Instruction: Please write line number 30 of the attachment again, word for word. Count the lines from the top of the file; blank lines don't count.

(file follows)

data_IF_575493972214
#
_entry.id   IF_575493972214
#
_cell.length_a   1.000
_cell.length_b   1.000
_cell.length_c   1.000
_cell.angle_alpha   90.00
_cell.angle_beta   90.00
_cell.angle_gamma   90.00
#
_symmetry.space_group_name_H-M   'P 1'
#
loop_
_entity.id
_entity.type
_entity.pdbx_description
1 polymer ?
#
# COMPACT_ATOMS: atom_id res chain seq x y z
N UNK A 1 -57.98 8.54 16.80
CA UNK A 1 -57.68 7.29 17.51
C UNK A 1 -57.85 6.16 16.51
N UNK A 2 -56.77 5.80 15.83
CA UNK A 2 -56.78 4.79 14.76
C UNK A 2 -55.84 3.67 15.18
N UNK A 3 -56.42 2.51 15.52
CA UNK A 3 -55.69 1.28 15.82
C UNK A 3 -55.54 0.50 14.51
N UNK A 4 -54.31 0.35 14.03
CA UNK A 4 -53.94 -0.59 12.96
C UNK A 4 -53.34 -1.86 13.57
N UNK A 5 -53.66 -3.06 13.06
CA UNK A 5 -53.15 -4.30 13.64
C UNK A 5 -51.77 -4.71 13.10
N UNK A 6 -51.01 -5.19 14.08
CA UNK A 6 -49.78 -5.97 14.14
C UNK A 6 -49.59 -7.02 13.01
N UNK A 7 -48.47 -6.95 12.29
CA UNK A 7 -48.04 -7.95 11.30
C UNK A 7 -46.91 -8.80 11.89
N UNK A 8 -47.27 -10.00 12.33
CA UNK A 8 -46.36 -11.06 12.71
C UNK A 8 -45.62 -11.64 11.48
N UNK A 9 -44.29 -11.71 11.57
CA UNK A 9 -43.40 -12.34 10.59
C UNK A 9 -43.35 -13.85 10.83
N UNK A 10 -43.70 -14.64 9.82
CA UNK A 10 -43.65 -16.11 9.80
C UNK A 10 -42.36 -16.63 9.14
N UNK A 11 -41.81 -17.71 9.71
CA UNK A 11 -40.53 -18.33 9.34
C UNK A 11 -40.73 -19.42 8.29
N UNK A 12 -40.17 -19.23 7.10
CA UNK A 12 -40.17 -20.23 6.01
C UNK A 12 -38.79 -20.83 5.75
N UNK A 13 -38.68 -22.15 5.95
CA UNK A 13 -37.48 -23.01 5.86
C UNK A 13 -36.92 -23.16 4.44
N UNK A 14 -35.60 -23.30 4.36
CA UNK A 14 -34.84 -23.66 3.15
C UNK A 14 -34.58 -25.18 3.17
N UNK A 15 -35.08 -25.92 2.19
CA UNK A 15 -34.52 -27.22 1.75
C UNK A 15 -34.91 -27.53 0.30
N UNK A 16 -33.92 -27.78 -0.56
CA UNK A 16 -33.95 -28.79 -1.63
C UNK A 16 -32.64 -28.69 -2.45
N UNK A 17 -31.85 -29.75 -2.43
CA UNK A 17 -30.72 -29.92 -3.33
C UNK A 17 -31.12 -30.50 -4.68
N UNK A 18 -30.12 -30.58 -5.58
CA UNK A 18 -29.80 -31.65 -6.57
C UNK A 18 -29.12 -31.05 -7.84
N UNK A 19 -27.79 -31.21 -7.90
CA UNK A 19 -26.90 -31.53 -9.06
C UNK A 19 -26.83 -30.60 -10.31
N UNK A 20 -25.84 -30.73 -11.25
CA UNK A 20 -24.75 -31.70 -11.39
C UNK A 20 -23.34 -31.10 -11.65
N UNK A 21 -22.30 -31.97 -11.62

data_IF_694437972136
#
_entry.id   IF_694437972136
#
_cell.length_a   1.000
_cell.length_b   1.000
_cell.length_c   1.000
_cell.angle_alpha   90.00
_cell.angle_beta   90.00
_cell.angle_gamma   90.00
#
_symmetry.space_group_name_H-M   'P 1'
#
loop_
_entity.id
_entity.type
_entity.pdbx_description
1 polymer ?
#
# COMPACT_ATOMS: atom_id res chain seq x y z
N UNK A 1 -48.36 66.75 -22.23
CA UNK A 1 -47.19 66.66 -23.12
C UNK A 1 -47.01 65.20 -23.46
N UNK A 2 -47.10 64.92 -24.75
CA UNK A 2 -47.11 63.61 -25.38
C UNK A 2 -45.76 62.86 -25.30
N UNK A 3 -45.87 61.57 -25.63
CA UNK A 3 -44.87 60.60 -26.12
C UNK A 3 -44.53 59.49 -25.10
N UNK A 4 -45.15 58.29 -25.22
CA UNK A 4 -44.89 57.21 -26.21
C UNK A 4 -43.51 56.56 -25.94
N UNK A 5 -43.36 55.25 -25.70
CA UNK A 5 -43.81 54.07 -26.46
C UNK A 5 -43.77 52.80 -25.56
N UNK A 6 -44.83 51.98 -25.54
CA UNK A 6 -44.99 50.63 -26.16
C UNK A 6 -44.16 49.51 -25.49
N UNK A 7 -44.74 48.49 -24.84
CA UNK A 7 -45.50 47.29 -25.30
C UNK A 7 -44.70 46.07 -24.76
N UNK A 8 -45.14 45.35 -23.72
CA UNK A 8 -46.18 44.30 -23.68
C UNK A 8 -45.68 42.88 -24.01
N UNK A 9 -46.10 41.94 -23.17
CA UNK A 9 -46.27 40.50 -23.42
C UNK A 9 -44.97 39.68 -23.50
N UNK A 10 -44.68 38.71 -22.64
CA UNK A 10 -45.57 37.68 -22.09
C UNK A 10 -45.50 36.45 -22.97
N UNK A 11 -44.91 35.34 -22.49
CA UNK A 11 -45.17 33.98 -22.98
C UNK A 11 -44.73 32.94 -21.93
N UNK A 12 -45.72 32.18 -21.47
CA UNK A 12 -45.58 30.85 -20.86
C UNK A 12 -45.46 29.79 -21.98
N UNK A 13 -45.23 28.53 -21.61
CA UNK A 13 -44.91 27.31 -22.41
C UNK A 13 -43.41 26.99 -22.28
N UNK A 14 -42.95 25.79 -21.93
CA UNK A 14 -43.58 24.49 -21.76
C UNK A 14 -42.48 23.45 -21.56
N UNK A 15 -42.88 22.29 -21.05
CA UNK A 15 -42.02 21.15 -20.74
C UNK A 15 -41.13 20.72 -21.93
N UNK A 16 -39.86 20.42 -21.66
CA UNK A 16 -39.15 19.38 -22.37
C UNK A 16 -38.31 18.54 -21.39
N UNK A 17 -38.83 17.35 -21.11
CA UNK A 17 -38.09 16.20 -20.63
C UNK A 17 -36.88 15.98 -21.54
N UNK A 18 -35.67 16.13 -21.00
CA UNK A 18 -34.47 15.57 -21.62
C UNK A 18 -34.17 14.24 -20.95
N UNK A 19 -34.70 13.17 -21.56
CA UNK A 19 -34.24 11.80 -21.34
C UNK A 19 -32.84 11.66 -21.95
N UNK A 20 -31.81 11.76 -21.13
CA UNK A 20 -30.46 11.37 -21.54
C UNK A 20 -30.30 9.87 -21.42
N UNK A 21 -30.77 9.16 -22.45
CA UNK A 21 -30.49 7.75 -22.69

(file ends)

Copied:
N UNK A 4 -54.31 0.35 14.03